About this book
In this monograph we present a review of a number of recent results on the motion of a classical body immersed in an infinitely extended medium and subjected to the action of an external force. We investigate this topic in the framework of mathematical physics by focusing mainly on the class of purely Hamiltonian systems, for which very few results are available. We discuss two cases: when the medium is a gas and when it is a fluid. In the first case, the aim is to obtain microscopic models of viscous friction. In the second, we seek to underline some non-trivial features of the motion.
Far from giving a general survey on the subject, which is very rich and complex from both a phenomenological and theoretical point of view, we focus on some fairly simple models that can be studied rigorously, thus providing a first step towards a mathematical description of viscous friction. In some cases, we restrict ourselves to studying the problem at a heuristic level, or we present the main ideas, discussing only some aspects of the proof if it is prohibitively technical.
This book is principally addressed to researchers or PhD students who are interested in this or related fields of mathematical physics.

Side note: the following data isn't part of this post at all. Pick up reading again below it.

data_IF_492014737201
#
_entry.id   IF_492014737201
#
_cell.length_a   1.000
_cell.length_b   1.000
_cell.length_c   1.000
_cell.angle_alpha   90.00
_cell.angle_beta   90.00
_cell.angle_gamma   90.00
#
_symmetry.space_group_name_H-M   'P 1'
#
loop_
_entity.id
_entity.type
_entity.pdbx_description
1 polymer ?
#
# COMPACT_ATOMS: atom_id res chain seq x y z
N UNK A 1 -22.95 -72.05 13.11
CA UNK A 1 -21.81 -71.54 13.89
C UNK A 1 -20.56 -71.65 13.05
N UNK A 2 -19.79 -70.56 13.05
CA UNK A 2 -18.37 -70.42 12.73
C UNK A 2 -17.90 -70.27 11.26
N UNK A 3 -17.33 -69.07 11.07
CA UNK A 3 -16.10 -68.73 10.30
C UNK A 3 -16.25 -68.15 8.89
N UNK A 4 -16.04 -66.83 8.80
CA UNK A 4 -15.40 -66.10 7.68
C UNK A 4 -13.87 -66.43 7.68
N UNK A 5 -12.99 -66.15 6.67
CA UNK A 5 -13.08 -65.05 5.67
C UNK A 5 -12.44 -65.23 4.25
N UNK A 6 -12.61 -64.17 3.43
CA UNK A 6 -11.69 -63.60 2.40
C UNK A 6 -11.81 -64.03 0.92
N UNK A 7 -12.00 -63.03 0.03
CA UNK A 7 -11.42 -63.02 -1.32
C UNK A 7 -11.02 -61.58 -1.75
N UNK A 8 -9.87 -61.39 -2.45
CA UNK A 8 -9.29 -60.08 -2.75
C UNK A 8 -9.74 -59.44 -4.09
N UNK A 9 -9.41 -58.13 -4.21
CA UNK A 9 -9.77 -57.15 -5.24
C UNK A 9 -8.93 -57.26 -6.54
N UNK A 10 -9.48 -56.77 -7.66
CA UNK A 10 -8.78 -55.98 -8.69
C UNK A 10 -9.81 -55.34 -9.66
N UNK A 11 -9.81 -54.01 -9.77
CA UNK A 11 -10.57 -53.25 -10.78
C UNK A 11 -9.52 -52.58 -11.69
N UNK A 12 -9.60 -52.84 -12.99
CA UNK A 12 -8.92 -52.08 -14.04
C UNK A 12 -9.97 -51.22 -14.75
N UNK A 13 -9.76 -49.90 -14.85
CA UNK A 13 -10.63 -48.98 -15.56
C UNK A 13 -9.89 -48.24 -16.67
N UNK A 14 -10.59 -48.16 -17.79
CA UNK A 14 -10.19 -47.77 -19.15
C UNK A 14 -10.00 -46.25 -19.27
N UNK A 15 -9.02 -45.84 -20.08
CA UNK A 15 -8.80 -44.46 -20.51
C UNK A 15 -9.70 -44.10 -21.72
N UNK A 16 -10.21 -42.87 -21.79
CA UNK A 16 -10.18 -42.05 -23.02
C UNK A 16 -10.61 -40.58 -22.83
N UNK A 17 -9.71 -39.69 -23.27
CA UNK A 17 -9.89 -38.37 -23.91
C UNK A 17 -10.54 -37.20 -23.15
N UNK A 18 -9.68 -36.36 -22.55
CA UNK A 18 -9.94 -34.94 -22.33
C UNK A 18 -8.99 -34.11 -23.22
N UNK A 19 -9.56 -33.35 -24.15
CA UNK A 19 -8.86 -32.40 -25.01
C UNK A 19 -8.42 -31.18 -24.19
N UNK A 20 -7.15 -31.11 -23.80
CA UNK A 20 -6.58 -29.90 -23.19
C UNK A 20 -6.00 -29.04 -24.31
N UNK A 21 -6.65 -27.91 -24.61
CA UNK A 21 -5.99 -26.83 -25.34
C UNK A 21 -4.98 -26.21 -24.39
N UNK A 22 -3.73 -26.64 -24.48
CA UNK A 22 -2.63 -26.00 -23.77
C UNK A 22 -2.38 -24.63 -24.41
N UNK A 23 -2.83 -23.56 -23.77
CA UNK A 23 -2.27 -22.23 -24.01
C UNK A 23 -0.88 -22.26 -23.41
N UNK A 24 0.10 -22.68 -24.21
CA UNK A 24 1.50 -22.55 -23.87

- Book Title Mathematical Models of Viscous Friction
- Series Title Lecture Notes in Mathematics
- Series Abbreviated Title Lect.Notes Mathematics
- DOI https://doi.org/10.1007/978-3-319-14759-8
- Copyright Information Springer International Publishing Switzerland 2015
- Publisher Name Springer, Cham
- eBook Packages Mathematics and Statistics Mathematics and Statistics (R0)
- Softcover ISBN 978-3-319-14758-1
- eBook ISBN 978-3-319-14759-8
- Series ISSN 0075-8434
- Series E-ISSN 1617-9692
- Edition Number 1
- Number of Pages XIV, 134
- Number of Illustrations 5 b/w illustrations, 0 illustrations in colour
Ordinary Differential Equations
Partial Differential Equations
Fluid- and Aerodynamics
- Buy this book on publisher's site
“This book presents some results from the mathematical theory of viscous friction that describes the motion of a body immersed in an infinitely extended medium and subjected to the action of an external force. … Each chapter ends with its own list of references relevant to the topics covered in the respective chapter. These are helpful features that increase the accessibility of the book. The intended audience would be graduate students and other researchers in applied mathematics or mathematical physics.” (Lucy J. Campbell, Mathematical Reviews, October, 2015)